a blog by an autistic adult

In honor of autism awareness / autism acceptance month…

Here is my “autism awareness” outfit. No not really. But kind of.

my outfit

It isn’t blue or red or gold or rainbow, and it doesn’t have a puzzle piece or whatever it is we are supposed to have instead. It’s just the clothes I have been wearing for more than a week. Because I’m tired. I don’t feel like changing clothes. I am comfortable in these. I don’t care if they haven’t been washed. I have been using what little energy I have to do other things. Because that is my life sometimes, most of the time.

Other than to go outside to feed a sick squirrel, I have not left home since my last doctor appointment. I can’t remember when that was but there was snow. This is life and it is autism and it is other things, but it’s the truth because it’s my reality. It’s where I’m at right now. Now you’re aware.

I have seen so much drama in the online autism community about awareness and acceptance and everything I should be doing and not doing this month that I feel like leaving Facebook until it’s over. I have watched other autistic people be bashed about their word choices or profile pictures, or get so stressed about Autism Acceptance Month that they have taken a FB break…a break from the only place they previously felt accepted, a place where they had friends. That’s what is happening.

I am sad right now. I personally am numb to whether people accept me as a person or not. However it would be nice to see real acceptance, for actual autistic people of all ages. I have seen some posts offering ways to offer real help instead of “lighting up” profiles or being a “slacktivist”.

My suggestion to any non-autistic person is to try to see things from our point of view even just for one day. For many of us, we spend our whole lives being forced to try to fit into yours, and then being punished in various ways for not being able to do it your way. So maybe think of it like this. If you are right handed, every time you go to write something try to write with your left foot instead. And if you can’t do it, know you will be punished and ridiculed and that society will want to dedicate resources to trying to cure you or prevent you. Because everyone but you writes with their left feet. You’re the one in 60-whatever it is now. Sure your parents love you (if you’re lucky). But If you want to survive and be independent in this world, you will have to learn to be left-footed. Now imagine that your whole life revolves around being forced to learn to write with your left foot. Maybe you make some progress and people blog about how cute and inspirational you are. And maybe others want to raise awareness to prevent this whole hand-writing thing. Maybe your parents blog about how much of a burden you are when your inability to be left-footed keeps them awake all night and deprives them of a normal life, because they’re tired and need to vent… and maybe you grow up bullied and finally become a little independent but you can’t find work because everyone knows you aren’t naturally left-footed. But you try your best and just hope to survive some days. And you long for a world where people could just let you be yourself, because you don’t know how to be anyone else and you are tired. So tired that you can’t even communicate. And then people get mad at you for not using your words. That’s what life is like for many autistic people I know including myself, except it is worse in so many ways than will fit into this analogy.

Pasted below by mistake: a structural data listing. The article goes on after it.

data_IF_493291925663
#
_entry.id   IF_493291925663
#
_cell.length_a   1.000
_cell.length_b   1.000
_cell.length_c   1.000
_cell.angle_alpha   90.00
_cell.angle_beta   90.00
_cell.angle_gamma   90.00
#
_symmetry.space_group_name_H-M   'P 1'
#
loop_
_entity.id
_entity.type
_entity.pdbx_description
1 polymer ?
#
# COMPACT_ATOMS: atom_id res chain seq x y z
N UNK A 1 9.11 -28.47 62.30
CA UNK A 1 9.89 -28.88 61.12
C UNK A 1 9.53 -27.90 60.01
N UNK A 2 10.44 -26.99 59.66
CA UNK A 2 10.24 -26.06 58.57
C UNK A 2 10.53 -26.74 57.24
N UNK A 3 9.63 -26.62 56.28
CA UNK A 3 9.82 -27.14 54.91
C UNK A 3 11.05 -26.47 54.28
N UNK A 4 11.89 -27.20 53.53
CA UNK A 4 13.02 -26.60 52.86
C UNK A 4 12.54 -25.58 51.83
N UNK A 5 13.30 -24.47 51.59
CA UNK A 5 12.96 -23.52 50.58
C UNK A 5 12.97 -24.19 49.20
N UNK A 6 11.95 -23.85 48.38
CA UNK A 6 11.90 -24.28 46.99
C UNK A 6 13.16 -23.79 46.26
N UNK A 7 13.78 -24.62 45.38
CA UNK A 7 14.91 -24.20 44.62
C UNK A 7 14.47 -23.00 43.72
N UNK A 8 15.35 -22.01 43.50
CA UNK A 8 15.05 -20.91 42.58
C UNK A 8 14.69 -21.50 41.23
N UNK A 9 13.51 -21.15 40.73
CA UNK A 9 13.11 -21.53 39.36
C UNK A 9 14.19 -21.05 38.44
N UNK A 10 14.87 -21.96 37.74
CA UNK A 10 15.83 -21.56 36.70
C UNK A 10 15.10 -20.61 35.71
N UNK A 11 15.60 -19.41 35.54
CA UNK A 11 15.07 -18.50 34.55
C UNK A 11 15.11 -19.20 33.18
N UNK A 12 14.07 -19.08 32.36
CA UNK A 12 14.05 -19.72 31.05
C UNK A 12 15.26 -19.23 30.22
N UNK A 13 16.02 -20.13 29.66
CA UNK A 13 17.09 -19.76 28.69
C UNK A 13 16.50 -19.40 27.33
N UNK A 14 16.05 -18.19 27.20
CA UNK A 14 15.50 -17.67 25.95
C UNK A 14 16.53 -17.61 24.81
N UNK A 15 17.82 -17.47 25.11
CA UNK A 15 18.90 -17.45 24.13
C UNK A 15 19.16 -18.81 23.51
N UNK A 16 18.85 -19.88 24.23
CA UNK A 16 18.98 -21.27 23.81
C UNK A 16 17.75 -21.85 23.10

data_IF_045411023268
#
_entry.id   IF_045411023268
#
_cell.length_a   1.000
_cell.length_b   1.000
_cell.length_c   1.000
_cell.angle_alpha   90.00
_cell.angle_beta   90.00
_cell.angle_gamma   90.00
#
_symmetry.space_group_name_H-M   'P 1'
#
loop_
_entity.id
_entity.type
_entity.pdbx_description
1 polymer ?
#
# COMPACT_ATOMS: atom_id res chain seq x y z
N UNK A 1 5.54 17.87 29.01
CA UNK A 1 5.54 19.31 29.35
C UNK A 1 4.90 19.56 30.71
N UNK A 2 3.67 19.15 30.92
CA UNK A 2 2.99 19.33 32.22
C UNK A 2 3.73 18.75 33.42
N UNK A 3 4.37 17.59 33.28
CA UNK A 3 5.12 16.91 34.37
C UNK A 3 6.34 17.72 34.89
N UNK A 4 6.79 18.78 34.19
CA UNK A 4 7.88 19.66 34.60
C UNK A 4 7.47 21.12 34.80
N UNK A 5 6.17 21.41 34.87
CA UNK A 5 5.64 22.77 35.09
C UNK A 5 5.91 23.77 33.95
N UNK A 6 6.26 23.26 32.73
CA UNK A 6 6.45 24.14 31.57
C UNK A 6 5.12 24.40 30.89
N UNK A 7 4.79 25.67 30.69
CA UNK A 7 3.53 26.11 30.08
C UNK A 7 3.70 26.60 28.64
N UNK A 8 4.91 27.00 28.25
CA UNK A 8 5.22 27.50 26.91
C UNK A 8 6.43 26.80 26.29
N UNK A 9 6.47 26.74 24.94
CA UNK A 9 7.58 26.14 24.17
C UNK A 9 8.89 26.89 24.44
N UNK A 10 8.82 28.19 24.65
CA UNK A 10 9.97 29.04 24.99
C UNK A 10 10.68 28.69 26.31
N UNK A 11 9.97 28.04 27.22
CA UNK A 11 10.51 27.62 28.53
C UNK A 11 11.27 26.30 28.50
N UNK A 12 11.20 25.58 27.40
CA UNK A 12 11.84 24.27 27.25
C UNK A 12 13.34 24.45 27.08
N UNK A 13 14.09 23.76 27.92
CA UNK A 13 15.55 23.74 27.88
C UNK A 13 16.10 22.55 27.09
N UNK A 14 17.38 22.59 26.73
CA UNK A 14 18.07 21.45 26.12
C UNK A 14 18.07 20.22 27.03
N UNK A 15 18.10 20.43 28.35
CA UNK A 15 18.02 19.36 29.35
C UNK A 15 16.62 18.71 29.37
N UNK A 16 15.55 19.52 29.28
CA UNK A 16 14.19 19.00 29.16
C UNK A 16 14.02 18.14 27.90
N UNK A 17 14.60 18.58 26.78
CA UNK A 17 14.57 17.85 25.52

I know it’s impossible to really walk in someone else’s shoes. But maybe just remember that we have shoes.

I am so grateful for the friends I have made through this page. It is sometimes the closest thing to acceptance that I have. If you are one of the people who I have seen posting about how you wish you could make a real difference for autism beyond awareness, I encourage you to get to know autistic people even if it is just through social media. Befriend them or even just listen to them and don’t assume you know more about their lives than they do. Or if you have kids teach your children respect by respecting them as people and encouraging them to accept other people as different than them but not less than them.

I hope there comes a time when we no longer have to dedicate a day or a month to raising awareness or acceptance for why we should be treating each other like human beings.


  1. Thanks for sharing this, I too am noticing a personal weariness with all the drama as I too am dealing with less than stellar mental health right now. I like your left footedness analogy, will perhaps remember to use it myself.
    Thanks for a post that felt calm & nonconfrontationalwhile still making your point.

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